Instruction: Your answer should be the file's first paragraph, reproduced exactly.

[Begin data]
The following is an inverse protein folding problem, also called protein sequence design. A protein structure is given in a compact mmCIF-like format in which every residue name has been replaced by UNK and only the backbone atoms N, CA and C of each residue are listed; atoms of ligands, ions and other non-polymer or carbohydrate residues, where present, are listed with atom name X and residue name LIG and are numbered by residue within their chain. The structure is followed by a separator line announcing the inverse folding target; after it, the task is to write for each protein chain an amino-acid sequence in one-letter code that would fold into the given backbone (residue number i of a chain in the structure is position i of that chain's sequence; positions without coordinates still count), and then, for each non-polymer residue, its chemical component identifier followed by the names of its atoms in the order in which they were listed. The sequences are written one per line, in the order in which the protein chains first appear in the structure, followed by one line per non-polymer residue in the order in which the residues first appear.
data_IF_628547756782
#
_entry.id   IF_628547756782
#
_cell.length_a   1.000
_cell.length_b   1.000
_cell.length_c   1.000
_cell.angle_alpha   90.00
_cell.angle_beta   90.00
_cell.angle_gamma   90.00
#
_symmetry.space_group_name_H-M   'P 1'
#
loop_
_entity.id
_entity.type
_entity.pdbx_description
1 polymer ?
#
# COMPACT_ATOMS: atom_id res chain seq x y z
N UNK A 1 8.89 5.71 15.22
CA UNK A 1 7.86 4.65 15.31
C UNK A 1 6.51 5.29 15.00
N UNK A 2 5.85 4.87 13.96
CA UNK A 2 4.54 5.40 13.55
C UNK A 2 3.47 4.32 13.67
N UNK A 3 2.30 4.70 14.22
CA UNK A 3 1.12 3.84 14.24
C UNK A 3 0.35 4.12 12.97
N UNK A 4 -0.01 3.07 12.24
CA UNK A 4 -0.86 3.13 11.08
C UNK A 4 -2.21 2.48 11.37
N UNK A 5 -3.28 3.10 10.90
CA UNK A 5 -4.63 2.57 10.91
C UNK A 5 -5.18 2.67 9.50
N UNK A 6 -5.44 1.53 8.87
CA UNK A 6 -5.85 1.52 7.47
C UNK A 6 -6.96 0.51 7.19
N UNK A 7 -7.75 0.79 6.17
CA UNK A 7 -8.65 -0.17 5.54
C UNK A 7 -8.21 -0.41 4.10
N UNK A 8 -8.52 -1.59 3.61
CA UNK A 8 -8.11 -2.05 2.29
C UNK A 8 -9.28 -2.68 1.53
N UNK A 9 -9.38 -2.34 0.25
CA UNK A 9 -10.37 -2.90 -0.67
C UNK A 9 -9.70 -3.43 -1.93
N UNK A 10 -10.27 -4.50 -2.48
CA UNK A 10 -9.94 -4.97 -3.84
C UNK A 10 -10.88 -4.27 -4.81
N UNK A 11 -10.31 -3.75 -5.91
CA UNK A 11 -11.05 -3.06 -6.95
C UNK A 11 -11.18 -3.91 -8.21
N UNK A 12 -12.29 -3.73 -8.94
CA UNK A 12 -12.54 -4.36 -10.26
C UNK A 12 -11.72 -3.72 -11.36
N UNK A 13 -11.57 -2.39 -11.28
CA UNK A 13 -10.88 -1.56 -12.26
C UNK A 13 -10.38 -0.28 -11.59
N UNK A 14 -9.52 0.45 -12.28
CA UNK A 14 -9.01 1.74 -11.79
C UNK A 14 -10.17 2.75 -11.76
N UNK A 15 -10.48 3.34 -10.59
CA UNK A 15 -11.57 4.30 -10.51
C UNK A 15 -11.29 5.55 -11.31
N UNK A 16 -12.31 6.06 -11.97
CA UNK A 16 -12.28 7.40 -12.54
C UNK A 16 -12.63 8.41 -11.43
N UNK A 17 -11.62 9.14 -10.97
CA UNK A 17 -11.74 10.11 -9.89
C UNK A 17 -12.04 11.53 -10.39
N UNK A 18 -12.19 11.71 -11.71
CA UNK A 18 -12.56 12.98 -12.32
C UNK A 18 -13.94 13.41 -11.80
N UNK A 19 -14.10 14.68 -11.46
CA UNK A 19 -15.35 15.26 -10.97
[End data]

The following is an inverse protein folding problem, also called protein sequence design. A protein structure is given in a compact mmCIF-like format in which every residue name has been replaced by UNK and only the backbone atoms N, CA and C of each residue are listed; atoms of ligands, ions and other non-polymer or carbohydrate residues, where present, are listed with atom name X and residue name LIG and are numbered by residue within their chain. The structure is followed by a separator line announcing the inverse folding target; after it, the task is to write for each protein chain an amino-acid sequence in one-letter code that would fold into the given backbone (residue number i of a chain in the structure is position i of that chain's sequence; positions without coordinates still count), and then, for each non-polymer residue, its chemical component identifier followed by the names of its atoms in the order in which they were listed. The sequences are written one per line, in the order in which the protein chains first appear in the structure, followed by one line per non-polymer residue in the order in which the residues first appear.